Dr. Franck established and ran for two years the dental clinic at Albert Schweitzer's hospital at Lambaréné in Gabon. There, he was known as "the tooth doctor who draws." Dr. Franck was an accomplished artist whose works are part of the permanent collection of many museums. He had an eye for detail that informs and enlivens his account of life at Lambaréné with Dr. Schweitzer. Moreover, he has filled this book with sketches of the hospital, the village, the inhabitants, and Dr. Schweitzer. It is a sharp, insightful, and delightful book about an important African landscape and experience of sixty years ago.

My Days with Albert Schweitzer Cover

The African Term

Author: Hagen, Michael

Subjects: History; Peace Corps; Africa

Age: 13, 14, 15, 16, 17, 18

Grade: 8, 9, 10, 11, 12

Order code: 3687

Price: $14.99
Website price: $10.00

Class sets: 10 or more: $7.00 each.
Order code: 3687S

The African Term Cover

In 1961, President John F. Kennedy established the Peace Corps as a governmental agency whose aims were to raise living standards in developing countries and to promote international friendship and understanding. Peace Corps projects were established at the request of the host country, and volunteer personnel usually served two years.

The African Term is set in Addis Ababa, 1962. Tom Berk, a 42-year-old accountant-turned-teacher, has answered the Peace Corps call. There are 32 male students ranging in age from 12 to 24 occupying 16 double wooden desks in his gray, non-windowed classroom. A single 60-watt bulb hangs from the center of the ceiling. All of the students wear shorts and white shirts. Some do not wear shoes. Berk wears a busi­ness suit. Here, schooling is a great honor, and the students are outwardly respectful. All eyes are on the new teacher from America who will teach English, but one pair cannot mask its dislike.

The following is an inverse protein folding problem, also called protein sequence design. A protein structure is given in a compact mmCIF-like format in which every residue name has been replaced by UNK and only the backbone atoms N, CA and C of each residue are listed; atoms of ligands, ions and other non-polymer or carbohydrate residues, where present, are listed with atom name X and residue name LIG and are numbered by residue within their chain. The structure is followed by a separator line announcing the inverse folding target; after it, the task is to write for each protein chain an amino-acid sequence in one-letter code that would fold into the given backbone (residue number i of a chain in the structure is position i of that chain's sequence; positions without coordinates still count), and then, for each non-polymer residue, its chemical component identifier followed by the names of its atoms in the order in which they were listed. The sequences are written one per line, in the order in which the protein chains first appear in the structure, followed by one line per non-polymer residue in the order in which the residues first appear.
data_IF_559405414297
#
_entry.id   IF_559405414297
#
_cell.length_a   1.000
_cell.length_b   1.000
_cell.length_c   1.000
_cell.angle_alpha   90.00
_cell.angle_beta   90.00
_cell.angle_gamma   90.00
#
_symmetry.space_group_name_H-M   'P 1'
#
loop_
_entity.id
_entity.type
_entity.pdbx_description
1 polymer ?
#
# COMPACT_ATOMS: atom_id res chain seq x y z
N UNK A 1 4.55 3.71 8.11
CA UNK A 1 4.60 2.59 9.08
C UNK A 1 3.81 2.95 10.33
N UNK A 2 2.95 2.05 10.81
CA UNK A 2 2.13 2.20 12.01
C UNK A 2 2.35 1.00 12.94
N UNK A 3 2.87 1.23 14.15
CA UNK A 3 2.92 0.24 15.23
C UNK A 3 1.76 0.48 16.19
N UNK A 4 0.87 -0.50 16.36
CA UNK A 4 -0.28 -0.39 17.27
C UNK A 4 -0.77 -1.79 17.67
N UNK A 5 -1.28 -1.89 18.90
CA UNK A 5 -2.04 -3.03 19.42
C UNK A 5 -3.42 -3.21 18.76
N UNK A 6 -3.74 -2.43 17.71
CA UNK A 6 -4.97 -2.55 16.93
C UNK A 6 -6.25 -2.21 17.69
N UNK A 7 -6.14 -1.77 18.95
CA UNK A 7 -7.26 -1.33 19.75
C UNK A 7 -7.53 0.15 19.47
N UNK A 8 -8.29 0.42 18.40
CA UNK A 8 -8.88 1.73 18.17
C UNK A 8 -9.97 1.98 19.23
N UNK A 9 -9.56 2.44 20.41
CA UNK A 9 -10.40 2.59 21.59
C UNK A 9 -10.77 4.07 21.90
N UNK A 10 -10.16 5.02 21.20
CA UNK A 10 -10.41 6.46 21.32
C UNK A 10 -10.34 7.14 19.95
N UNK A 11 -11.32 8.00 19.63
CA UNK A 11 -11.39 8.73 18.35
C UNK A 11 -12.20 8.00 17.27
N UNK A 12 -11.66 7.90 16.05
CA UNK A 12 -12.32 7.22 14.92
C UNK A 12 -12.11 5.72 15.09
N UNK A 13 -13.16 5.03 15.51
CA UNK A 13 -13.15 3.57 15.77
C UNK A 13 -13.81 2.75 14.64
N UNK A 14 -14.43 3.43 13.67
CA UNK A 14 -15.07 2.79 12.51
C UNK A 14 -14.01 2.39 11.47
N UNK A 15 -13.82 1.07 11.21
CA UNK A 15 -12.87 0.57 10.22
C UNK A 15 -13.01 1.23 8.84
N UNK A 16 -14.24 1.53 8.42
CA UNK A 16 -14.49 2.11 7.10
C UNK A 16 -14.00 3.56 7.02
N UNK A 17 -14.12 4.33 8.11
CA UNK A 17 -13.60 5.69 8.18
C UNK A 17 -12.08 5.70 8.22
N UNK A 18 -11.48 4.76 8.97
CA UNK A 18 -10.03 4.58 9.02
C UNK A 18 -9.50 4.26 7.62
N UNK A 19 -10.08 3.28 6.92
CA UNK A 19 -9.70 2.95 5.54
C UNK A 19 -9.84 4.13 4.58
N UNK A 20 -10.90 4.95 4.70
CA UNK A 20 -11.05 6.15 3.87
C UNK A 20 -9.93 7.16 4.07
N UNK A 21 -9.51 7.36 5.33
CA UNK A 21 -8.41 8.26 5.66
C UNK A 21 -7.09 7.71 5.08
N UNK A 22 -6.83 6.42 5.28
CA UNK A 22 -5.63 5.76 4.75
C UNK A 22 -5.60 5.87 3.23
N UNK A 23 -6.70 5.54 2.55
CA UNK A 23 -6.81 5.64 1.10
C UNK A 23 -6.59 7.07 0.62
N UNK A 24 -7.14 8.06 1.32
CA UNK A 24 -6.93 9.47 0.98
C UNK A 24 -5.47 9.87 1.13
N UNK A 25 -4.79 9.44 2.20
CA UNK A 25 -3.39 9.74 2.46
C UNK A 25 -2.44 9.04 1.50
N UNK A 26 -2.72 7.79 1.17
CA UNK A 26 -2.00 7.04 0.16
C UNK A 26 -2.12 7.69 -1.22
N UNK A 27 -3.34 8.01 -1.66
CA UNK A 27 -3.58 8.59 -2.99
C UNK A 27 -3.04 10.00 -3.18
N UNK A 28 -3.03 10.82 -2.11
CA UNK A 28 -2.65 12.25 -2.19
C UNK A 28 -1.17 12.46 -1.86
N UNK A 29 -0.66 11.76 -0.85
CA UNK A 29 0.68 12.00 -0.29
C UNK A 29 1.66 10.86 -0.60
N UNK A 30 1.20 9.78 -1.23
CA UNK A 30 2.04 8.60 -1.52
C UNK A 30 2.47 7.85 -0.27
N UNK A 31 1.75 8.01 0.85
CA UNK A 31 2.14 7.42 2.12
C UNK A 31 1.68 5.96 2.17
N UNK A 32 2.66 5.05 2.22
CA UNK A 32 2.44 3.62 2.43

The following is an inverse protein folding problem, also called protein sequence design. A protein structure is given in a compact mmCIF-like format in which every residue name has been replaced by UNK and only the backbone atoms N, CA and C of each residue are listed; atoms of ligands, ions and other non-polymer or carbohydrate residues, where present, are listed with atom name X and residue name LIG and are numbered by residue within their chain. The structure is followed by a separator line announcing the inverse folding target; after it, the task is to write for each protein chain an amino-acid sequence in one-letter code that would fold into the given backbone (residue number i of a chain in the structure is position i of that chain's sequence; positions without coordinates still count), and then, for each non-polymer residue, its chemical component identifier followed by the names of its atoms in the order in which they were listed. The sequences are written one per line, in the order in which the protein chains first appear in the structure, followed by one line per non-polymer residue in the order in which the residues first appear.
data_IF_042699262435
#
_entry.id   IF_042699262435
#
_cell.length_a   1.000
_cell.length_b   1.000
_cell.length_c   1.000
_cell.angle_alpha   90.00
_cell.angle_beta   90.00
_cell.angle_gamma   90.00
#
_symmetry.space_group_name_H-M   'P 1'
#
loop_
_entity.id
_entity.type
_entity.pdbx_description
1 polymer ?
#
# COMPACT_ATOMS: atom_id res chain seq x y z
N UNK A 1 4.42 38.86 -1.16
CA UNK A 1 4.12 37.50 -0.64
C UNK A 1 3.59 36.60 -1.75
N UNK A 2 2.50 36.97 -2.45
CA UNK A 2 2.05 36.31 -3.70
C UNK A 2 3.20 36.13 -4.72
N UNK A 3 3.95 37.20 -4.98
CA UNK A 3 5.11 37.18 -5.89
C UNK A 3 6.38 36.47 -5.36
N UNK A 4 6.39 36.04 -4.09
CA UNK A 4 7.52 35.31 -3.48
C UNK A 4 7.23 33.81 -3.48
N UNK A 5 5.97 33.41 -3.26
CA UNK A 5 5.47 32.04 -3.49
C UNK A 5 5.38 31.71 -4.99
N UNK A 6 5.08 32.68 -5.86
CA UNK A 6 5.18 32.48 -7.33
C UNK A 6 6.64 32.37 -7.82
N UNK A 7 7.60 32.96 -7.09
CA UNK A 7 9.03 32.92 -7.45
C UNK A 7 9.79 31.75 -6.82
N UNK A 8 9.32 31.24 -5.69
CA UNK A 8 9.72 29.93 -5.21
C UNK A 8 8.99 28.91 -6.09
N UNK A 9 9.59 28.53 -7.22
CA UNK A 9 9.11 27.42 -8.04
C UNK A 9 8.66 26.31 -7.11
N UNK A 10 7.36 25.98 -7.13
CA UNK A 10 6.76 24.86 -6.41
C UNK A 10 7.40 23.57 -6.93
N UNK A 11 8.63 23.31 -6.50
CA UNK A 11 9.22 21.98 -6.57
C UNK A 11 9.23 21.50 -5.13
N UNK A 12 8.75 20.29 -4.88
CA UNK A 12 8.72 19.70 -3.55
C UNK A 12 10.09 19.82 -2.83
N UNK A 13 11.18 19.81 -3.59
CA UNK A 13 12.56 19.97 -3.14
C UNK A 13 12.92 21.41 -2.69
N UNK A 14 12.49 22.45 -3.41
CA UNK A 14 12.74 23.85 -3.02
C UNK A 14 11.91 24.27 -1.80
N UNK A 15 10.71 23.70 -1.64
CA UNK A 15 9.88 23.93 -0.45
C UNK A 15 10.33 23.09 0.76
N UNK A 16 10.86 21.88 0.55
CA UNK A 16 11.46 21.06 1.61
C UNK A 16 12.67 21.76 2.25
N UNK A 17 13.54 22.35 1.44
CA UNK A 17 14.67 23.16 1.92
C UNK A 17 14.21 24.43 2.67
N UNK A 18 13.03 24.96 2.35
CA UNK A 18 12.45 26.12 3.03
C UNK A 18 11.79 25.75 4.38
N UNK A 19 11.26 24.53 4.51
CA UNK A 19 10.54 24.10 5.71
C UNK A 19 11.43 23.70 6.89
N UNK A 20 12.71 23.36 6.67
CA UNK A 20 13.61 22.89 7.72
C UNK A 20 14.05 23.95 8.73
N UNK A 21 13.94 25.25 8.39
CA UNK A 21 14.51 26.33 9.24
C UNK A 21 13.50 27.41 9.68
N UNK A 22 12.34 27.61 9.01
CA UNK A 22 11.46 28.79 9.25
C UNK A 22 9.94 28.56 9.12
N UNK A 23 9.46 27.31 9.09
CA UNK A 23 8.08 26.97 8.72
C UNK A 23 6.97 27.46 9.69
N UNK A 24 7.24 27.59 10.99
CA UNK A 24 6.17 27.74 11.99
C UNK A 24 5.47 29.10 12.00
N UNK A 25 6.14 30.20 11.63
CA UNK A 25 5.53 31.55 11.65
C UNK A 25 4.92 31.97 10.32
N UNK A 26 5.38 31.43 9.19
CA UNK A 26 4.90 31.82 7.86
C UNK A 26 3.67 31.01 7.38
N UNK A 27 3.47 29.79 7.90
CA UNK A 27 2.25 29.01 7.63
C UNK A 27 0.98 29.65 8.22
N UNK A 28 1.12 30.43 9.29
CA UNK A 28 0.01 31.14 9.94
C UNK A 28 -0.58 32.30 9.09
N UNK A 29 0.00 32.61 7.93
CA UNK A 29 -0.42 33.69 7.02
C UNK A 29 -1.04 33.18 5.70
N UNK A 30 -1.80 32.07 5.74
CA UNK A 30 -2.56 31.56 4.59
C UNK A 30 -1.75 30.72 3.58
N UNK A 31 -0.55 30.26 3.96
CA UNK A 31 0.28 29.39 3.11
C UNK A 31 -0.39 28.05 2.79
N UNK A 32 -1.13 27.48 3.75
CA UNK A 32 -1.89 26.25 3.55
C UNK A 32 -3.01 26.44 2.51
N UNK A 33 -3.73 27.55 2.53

Fifteen-year-old Sahle Kifle is filled with mistrust for the American; he is clear about his reasons in his conversations with his friends. However, he is one of the fortunate to go to school, so he must abide by Berk’s rules. He is not impressed by Berk’s ability to write in Ahmeric and to speak his language or by Berk’s preference to live among the local inhabitants. But as his friends begin to appreciate the teacher’s efforts to teach with understanding and in a friendly atmos­phere, Sahle begins to soften, much against his own wishes. By the time Berk must leave, pre­maturely, to go to his sick father’s bedside back in America, an understanding friendship has developed between the two; Berk appreciates Sahle’s intelligence, and Sahle trusts Berk.

The author handles Berk’s world in Addis Ababa outside of the classroom brilliantly. Unforgettable are his trek to get there, his house boy’s antics, the foods, the smells, the grit of the dirt, and the sound of the bugs. The school hierarchy and the punishment it doles out for minor infractions is striking. And Sahle’s home life and family relationships are relat­ed as naturally as if the reader was a casual eavesdropper in the kitchen.

Michael Hagen is an accomplished stage actor and screenplay writer who was in the Peace Corps. He is also the author of the historical novels Klaus and Sail to Caribee, both of which are published by Royal Fireworks Press.

In 1961, President John F. Kennedy established the Peace Corps as a governmental agency whose aims were to raise living standards in developing countries and to promote international friendship and understanding. Peace Corps projects were established at the request of the host country, and volunteer personnel usually served two years.

The African Term is set in Addis Ababa, 1962. Tom Berk, a 42-year-old accountant-turned-teacher, has answered the Peace Corps call. There are 32 male students ranging in age from 12 to 24 occupying 16 double wooden desks in his gray, non-windowed classroom. A single 60-watt bulb hangs from the center of the ceiling. All of the students wear shorts and white shirts. Some do not wear shoes. Berk wears a busi­ness suit. Here, schooling is a great honor, and the students are outwardly respectful. All eyes are on the new teacher from America who will teach English, but one pair cannot mask its dislike.

Fifteen-year-old Sahle Kifle is filled with mistrust for the American; he is clear about his reasons in his conversations with his friends. However, he is one of the fortunate to go to school, so he must abide by Berk’s rules. He is not impressed by Berk’s ability to write in Ahmeric and to speak his language or by Berk’s preference to live among the local inhabitants. But as his friends begin to appreciate the teacher’s efforts to teach with understanding and in a friendly atmos­phere, Sahle begins to soften, much against his own wishes. By the time Berk must leave, pre­maturely, to go to his sick father’s bedside back in America, an understanding friendship has developed between the two; Berk appreciates Sahle’s intelligence, and Sahle trusts Berk.